Emma Elliott is a British artist and sculptor whose work explores the relationships between the refined and the primitive, the physical and the spiritual, the influences of our collective past on present behaviour. Read about her creative processes as she answers our WIA Q and A. But first, check out this film as she creates her latest work: Elephantom which you can see at on form this summer.
[featured image Emma Elliott by Nicolas Laborie]
WIA: What are you doing today?
Emma Elliott: I am at a marble carving studio in Pietrasanta until the end of the month. I am usually working from a studio in London but nothing beats choosing your own marble and working in a traditional stone yard surrounded by the most beautiful Italian landscape. I love returning to Italy where I was initially trained and lived for several years.
WIA: Tell us about your creative process.
EE: I usually start with a very rough sketch on paper which helps me decide on the best process and materials. I sometimes make a small maquette in clay, but I usually go straight into working to the final scale. When working with marble I make a prototype in clay that I cast in plaster before transferring the idea to stone. I also paint and often work with found objects. My work is very varied, so there are no set rules!
WIA: Describe where you do most of your creative work.
EE: Most of the actual work is done in my studio which is located in a converted garage. I am running out of space and my home has become an extension of my studio. In the summer the workable space spills over into the garden as well. I pick up ideas wherever I go and always carry my sketchbook with me. Quite often a new work is triggered by a very simple idea or thought but my work is usually rooted in a deeper context.
WIA: What’s the most exciting project you’ve worked on?
EE: My project Reconciliation has been the most significant. There are just so many layers of serendipity that fed into the finished work and it took several years from inception to the launch exhibition in 2016. The initial trigger was a visit to Jerusalem that touched me deeply, both on a very personal level as my great grandfather is buried here, but also in a much broader sense. I could not shake off what I saw at the Holocaust museum, or my disbelief at the horrors humans are capable of inflicting on one another, and I just knew that I had to express my response somehow. Eventually I met an Auschwitz survivor who not only shared the incredible story of his survival with me but also allowed me to use his prisoner number on the resulting sculpture. Put very simply, Reconciliation symbolises an attempt at reconciliation between Christians and Jews by combining the wounds of two Jesus Christ and a concentration camp prisoner in one sculpture. I feel very honoured that the videos are now included in the visual library at the Yad Vashem, the very place at which this journey began.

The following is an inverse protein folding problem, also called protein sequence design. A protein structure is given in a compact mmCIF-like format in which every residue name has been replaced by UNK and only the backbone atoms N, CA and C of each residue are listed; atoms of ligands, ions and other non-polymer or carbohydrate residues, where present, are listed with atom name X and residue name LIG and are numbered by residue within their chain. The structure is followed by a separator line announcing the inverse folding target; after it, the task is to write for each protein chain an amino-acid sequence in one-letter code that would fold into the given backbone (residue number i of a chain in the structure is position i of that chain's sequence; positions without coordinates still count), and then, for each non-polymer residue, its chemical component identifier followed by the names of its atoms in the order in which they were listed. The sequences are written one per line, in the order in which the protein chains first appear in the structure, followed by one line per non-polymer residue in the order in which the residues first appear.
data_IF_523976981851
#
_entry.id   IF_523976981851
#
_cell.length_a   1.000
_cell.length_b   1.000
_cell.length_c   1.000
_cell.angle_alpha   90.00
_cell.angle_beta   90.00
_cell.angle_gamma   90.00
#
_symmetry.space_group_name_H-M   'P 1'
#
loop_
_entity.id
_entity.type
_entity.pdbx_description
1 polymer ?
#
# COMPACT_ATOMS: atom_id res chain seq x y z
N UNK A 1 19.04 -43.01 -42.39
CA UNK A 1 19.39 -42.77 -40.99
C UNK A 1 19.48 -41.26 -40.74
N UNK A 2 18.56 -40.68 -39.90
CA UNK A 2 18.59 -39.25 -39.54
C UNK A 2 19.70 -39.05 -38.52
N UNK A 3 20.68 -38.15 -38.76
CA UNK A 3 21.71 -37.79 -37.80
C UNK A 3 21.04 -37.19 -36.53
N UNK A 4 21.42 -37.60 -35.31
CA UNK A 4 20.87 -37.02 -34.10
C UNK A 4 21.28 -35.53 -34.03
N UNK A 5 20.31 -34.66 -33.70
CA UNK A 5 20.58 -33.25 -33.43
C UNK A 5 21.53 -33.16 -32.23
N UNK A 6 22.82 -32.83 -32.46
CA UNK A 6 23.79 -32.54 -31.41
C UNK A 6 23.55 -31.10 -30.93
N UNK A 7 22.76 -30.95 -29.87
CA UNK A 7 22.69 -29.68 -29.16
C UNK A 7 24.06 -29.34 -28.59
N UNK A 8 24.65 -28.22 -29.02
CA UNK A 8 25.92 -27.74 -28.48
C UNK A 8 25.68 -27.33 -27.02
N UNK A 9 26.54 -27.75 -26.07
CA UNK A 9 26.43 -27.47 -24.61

WIA: What made you decide to become an artist?
EE: When I was a little girl I actually wanted to be an actress, but then I spent most of my free time at school in the art studios tinkering on work. I was inspired to make things there and I think that influenced my decision to become a visual artist.
WIA: What are you currently working on?
EE: I developed my current body of work in the course of last year and have returned to Italy to make two new works in marble and put the finishing touches on two others that will be shown as part of on form biennial this summer. They are my response to the many species of wild animals threatened with extinction at the hand of man. Since I started work on the series the last white rhino male died, leaving just two females, very sad news indeed.
WIA: Do you listen to music while you work, and if so, what’s your soundtrack?
EE: At the marble studio I wear industrial strength ear defenders and my studio back home is not set up very well for music either, so I generally work in silence. Music does play a role in my work though and I enjoy collaborating with sound artists and musicians for my videos. Caspar Leopard composed the ambient soundtrack for my latest project that documents the making of Elephantom.
WIA: What are the key themes in your work?
EE: Like many artists I am fascinated by the human condition and in particular the inherient contradictions of human behaviour, whether it be crimes committed in the name of religion or the exploitation of the animal kingdom.
WIA: What would you like people to notice in your work?
EE: I generally have an idea in mind that I want to get across, but I prefer my work to be the starting point of a wider discussion as everyone contributes their own personal experiences and responses. I love it when people see something in my work that I hadn’t consciously intended.
WIA: What attracts you to the mediums you work in?